The most common methods of delivery were multiple classroom periods taught by teacher/school staff trained by Extension or using 4-H lesson materials (27%) or taught by Extension staff/volunteers and followed up with additional classroom periods taught by school staff (18%), and one classroom period taught by Extension staff or volunteers (15%). Typical sources of curriculum used were developed or adapted by 4-H at the state or national level (56%) or local level (38%).

Funding and Fees

In regard to funding SE programs, two-thirds of counties responding stated that no fees are charged and that costs are covered by 4-H. Furthermore, 35% said that equipment/curriculum is loaned free-of-charge. When fees were charged, fees were rarely (6% of cases) priced beyond covering the costs of consumable supplies, and, three-fourths of the time, fees for consumables were paid by the school, not by individual students.

Program Evaluation

One-fifth of respondents reported only collecting data for enrollment statistics, with little or no evaluation of program quality or impact. The most common evaluation method used was informal observation or verbal feedback from teachers. Of formal methods used, respondents reported using a written evaluation form given to teachers for their assessment of student learning (48%), written evaluation form given directly to students (34%), and written testing of students (28%). Frequency of SE program evaluation ranged from every time a unit is taught (39%) to once per school year (32%). Twenty-nine percent evaluated periodically throughout the year.

Problems and Benefits

Of benefits achieved through SE programs, respondents claimed the following were the most important: 4-H has earned credibility in view of the formal education community (92%), students have increased knowledge/skills (82%), and greater diversity of under-represented youth have been served (80%). The top problems encountered in the process included: traditional clientele view SE as something that diverts time and funds from traditional programs such as clubs (32%) and schools want free service without contributing their fair share of funds, supervision, supplies, etc. (27%).

Respondent Demographics

Seventy-nine percent of responding counties had one or more Full Time Equivalents (FTE's) dedicated to 4-H. Of the available FTE's, 31% dedicated "11 through 25%" of staff time to school enrichment, one-fifth dedicated "26 through 50%," and one-fourth dedicated less than 10%" of staff time to SE programs. Fifty-three percent of respondents were county 4-H agents (100% 4-H responsibilities), while 30% were Extension agents with less than 100% 4-H responsibilities. The average number of years of experience was 12 years. Average age was 42, with 77% being female. Sixty percent of respondents best described the counties in which they worked as "rural/farm and towns under 10,000." One-fourth stated their counties were "towns and cities with populations of 10-50K and their suburbs."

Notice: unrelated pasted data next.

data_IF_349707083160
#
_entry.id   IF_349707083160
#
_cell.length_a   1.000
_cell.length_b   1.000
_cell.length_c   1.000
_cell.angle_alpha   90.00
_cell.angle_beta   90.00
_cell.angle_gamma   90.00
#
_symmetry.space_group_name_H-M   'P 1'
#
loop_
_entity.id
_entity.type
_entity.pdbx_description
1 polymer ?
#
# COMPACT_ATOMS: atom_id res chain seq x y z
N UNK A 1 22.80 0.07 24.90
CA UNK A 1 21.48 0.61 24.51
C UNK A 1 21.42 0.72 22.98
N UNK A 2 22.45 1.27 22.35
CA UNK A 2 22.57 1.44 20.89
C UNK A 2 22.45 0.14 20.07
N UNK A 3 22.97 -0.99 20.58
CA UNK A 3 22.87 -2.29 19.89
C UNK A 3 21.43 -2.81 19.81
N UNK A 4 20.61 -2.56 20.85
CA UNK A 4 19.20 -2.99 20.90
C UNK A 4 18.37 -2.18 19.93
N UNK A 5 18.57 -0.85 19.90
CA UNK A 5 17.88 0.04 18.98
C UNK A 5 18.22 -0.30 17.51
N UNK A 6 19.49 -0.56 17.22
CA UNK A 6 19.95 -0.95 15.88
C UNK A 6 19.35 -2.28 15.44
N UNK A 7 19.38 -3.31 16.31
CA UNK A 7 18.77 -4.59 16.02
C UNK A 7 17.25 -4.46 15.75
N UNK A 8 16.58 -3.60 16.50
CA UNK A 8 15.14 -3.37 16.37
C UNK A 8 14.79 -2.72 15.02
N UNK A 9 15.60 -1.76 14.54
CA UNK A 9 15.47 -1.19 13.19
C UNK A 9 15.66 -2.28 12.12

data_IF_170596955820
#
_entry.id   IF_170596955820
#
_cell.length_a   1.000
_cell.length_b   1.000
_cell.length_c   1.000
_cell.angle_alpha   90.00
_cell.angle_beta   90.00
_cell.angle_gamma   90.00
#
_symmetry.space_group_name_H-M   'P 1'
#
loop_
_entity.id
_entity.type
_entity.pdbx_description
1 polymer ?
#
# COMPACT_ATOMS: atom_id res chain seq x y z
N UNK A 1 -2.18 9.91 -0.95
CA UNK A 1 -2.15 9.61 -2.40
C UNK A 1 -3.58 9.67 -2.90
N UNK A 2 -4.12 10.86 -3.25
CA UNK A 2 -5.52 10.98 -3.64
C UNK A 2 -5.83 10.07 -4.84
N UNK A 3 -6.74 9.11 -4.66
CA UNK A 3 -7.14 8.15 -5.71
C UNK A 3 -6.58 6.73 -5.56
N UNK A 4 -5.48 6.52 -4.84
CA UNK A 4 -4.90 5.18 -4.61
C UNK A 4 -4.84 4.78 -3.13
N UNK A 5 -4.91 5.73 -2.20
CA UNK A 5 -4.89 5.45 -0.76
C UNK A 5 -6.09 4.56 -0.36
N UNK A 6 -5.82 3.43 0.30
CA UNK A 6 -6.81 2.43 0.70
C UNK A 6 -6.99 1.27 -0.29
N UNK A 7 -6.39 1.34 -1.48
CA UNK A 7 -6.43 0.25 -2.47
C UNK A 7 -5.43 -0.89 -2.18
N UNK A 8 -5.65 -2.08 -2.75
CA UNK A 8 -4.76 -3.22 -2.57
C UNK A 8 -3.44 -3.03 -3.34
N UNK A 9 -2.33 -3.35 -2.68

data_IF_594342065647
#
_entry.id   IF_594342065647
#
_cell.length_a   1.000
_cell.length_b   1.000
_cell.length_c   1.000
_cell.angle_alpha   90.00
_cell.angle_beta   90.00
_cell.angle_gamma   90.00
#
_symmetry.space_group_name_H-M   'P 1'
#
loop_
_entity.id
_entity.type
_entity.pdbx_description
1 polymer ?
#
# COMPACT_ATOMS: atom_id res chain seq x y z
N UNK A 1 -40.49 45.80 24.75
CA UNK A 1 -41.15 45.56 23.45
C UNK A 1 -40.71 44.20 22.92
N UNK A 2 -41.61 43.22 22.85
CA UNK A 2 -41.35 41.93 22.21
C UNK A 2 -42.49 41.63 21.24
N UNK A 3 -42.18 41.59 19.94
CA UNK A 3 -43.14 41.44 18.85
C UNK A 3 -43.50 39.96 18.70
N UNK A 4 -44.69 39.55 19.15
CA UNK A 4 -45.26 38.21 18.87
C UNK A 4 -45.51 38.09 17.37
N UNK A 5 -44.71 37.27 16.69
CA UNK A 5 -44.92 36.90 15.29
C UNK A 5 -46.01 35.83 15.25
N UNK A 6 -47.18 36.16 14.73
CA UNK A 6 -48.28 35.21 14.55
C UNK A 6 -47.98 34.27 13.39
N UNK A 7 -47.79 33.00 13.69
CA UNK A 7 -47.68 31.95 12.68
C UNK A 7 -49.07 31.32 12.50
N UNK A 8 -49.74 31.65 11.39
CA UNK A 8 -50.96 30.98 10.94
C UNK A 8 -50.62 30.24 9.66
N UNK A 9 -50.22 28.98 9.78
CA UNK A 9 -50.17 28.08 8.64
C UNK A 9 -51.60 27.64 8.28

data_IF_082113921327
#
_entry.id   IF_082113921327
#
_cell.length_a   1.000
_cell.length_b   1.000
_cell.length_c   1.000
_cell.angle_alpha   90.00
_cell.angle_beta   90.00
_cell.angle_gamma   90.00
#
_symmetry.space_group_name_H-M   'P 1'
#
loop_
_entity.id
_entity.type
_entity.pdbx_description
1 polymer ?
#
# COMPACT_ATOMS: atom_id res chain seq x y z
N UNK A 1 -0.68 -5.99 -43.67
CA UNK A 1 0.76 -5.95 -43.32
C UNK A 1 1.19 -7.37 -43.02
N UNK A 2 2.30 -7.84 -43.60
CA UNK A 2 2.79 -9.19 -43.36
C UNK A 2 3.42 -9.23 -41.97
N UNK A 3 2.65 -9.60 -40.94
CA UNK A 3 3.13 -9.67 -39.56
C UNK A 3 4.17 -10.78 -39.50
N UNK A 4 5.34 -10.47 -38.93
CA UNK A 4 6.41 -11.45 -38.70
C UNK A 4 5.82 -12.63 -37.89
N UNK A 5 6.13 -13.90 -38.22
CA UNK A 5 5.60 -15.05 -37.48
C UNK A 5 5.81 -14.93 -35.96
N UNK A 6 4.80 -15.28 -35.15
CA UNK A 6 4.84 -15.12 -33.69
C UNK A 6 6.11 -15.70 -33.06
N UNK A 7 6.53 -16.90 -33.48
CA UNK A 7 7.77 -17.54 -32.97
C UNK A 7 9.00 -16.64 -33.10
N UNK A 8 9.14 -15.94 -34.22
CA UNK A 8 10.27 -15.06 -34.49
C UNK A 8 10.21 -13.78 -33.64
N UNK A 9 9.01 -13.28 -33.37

Conclusions and Implications

4-H school enrichment programs are widespread and have expanded to serve more youth than any other delivery mode. Such programs have helped develop links and credibility with community officials and formal education while broadening representation of youth from a variety of backgrounds. Extension staff have had to make tough decisions affecting the balance of serving new audiences while not alienating "traditional" clientele and the traditional 4-H club delivery mode.

Because this study found that just over half of county Extension staff rely on curriculum developed at the state and national levels, quality materials should be readily available and aimed for Extension staff and school teachers who use them to teach. Respondents provided suggestions for materials and topics needed, which were shared with curriculum developers and decision-makers.

Clearly, Extension staff respect the value of organized clubs but choose to devote their time and efforts to school enrichment because of its efficiency in reaching diverse youth in large numbers. 4-H clubs have proven to be effective in helping youth develop life skills, primarily because of their long-term nature.

If Extension wants school enrichment to make similar claims, evaluation efforts will need to improve to document such outcomes. For that matter, since so much research has concluded that long-term involvement of youth with caring adults makes a positive difference in their lives, Extension will have to carefully consider the purpose and consequences of diverting resources to short term programs from 4-H clubs. The ultimate dilemma may be deciding between "numbers" and "impact."

On the other hand, an acceptable solution might be found in simply trying to maintain a suitable balance of the two. Achieving this result will challenge Extension staff to offer programs that don't just provide "information transfer" or duplicate or replace lessons taught by school teachers but, instead, enhance classroom education by providing thorough, experience-based learning that has been the hallmark of strong 4-H youth development programming for decades. By maintaining and expanding this approach to knowledge- and life-skill development through school enrichment programs and other delivery modes, 4-H can maximize its positive impact on society and strengthen its reputation for years to come.


CSREES. (1999). Cooperative Extension System 1999 annual 4-H Youth enrollment report. Cooperative State Research, Education, and Extension Service, US Dept. Of Agriculture. Washington, DC.